ONE thing stands out in the forthcoming agreement on implementing the next stage of Israeli redeployment: Israel's belligerent occupation of the West Bank is about to end. Diplomacy is creating an extraordinary, cooperative order between Israelis and Palestinians. Measured against their history of confrontation and violence, this development should be seen as progress.
For almost 30 years, Israel's rule over more than 2 million Palestinians living in the West Bank and Gaza Strip has been hostile and contentious. Palestinians have considered the thousands of Israeli troops manning checkpoints and patrolling their cities as enemy occupiers, ruling them without their consent. The tens of thousands of Israeli settlers who live on lands expropriated from Palestinians have been viewed as interlopers who have prevented the natural expansion of Palestinian villages and towns, and whose presence depended on the protection afforded by the Israeli Army.
The international community defined Israel's stay in the territories as belligerent and temporary, and it was judged critically by objective standards of international conduct.
Now, Palestinian Authority (PA) chairman Yasser Arafat is about to sign an agreement that will transform Israel's occupation army into what one Israeli commentator calls a ''guest army,'' operating not only by virtue of military conquest but also with Palestinian authorization. This represents a tremendous achievement for Israel's Labor Party, which has always sought Palestinian authorization. Labor has also sought Palestinian partners in a system for the West Bank that would relieve Israel of the burdens of administering the lives of Palestinians while preserving its military control and colonization.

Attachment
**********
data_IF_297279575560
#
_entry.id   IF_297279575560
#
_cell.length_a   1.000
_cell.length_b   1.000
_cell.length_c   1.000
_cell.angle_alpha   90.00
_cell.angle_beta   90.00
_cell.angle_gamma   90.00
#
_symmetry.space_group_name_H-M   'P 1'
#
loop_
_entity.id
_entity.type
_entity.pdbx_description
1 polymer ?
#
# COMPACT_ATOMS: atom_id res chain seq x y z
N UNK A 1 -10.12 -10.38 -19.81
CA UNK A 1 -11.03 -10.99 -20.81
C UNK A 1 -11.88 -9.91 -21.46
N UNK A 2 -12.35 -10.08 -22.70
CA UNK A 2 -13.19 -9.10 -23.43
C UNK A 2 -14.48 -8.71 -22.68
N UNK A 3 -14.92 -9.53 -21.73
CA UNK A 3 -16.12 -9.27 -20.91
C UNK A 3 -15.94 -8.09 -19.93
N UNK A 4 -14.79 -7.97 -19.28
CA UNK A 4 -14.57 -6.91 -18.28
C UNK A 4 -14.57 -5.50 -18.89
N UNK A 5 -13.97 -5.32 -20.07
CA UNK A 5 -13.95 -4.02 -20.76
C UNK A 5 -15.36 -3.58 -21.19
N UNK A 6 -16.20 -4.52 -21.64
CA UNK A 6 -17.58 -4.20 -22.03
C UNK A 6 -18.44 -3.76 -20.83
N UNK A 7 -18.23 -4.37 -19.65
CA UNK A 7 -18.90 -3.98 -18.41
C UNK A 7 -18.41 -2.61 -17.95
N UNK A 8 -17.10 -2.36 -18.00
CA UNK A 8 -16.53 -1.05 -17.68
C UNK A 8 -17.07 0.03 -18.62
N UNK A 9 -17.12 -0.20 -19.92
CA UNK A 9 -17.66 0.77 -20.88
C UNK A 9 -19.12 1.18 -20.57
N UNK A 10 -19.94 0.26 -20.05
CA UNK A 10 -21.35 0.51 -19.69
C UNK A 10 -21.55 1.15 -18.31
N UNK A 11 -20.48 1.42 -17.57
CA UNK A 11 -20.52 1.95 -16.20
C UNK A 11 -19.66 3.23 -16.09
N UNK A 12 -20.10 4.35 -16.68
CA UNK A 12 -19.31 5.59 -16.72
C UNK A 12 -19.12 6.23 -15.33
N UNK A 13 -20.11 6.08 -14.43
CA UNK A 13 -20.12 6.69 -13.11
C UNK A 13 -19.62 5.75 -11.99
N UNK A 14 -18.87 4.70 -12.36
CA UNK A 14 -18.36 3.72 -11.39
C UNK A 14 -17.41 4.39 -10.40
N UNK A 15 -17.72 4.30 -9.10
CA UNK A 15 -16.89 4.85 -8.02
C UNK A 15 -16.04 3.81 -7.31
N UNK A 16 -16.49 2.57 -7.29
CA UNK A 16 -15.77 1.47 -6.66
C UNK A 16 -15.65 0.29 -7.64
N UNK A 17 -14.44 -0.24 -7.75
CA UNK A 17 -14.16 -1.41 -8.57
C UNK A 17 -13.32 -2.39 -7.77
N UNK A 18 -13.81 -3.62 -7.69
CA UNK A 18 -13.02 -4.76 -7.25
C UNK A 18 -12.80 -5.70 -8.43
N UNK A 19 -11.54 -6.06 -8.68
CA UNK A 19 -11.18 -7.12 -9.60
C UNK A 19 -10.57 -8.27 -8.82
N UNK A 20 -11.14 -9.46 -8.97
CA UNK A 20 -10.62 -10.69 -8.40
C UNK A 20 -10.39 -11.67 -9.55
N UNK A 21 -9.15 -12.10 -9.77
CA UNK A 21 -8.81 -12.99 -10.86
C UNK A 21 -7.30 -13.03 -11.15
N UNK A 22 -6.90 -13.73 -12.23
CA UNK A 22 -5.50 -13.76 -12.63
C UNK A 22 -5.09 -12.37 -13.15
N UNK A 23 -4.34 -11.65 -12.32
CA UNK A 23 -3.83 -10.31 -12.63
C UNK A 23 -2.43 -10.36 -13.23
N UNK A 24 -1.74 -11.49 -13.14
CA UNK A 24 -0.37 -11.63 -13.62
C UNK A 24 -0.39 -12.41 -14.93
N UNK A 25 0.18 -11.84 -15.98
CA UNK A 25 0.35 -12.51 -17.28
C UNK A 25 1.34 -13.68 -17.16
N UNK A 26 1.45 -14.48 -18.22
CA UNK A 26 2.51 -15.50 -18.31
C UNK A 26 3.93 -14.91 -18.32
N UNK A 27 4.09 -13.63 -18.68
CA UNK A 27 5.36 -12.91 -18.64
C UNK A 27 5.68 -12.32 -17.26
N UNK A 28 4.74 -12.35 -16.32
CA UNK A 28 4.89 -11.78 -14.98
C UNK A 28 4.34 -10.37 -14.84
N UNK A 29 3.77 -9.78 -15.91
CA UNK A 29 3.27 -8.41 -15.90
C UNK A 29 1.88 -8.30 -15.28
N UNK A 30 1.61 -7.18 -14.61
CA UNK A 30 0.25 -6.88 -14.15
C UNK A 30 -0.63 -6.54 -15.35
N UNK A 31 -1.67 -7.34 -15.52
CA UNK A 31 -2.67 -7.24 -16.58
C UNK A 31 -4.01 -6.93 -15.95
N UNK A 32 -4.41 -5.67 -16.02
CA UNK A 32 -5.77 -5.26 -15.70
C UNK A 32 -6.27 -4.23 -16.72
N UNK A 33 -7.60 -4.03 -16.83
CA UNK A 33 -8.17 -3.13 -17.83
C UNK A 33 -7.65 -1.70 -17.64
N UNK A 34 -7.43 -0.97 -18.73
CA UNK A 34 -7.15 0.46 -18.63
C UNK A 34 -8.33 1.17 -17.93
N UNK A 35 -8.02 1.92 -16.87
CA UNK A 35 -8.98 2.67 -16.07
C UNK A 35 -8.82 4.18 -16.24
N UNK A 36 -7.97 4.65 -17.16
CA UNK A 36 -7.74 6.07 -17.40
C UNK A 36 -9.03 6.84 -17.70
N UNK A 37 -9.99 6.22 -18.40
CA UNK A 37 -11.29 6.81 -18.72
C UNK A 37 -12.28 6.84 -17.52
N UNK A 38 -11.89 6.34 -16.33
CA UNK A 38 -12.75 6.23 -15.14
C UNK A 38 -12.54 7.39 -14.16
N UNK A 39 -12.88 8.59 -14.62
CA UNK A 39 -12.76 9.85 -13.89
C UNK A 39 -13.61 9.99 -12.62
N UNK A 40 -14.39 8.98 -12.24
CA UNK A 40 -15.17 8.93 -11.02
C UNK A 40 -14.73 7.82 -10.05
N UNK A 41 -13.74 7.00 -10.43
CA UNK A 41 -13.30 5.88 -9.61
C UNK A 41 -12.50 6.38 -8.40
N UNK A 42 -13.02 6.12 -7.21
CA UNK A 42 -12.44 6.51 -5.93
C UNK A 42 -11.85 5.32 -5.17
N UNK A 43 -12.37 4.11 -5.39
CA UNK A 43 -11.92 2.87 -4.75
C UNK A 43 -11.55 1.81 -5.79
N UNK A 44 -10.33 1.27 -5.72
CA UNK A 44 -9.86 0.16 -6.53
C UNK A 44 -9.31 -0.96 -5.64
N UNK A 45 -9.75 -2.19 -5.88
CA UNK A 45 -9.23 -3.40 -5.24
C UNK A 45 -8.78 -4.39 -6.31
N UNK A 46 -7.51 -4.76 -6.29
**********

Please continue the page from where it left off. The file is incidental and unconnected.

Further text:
Unlike a true ''guest,'' the Israel Defense Forces (IDF) has no intention of leaving the West Bank. This agreement will mark the transformation of Israel's ''belligerent'' rule over Palestinians into an occupation operating with Palestinian consent. And it will demonstrate that, in almost one year of negotiations, Mr. Arafat has been unable to sway Israeli Prime Minister Yitzhak Rabin from his initial two-part offer: (1) a partial, incomplete redeployment that awards the PA, according to Israeli negotiator Yoel Singer, control over a mere 3 percent of the West Bank, with uncertain promises about future expansion; and (2) far greater control over the everyday affairs of Palestinians throughout the territories.
This setup is a variant of the formula first raised by then Prime Minister Menachem Begin at Camp David and derided by critics as ''autonomy for the people but not for the land.''
The PA chairman has failed to win IDF redeployment from Palestinian population centers, as called for in the Oslo agreement. There will be no ''geographic continuity'' between the islands of Palestinian control created by the agreement. Nor has he forced Israel to agree to his fallback position - a specific, unalterable timetable for redeployment beyond the four cities Mr. Rabin is prepared to evacuate before year's end.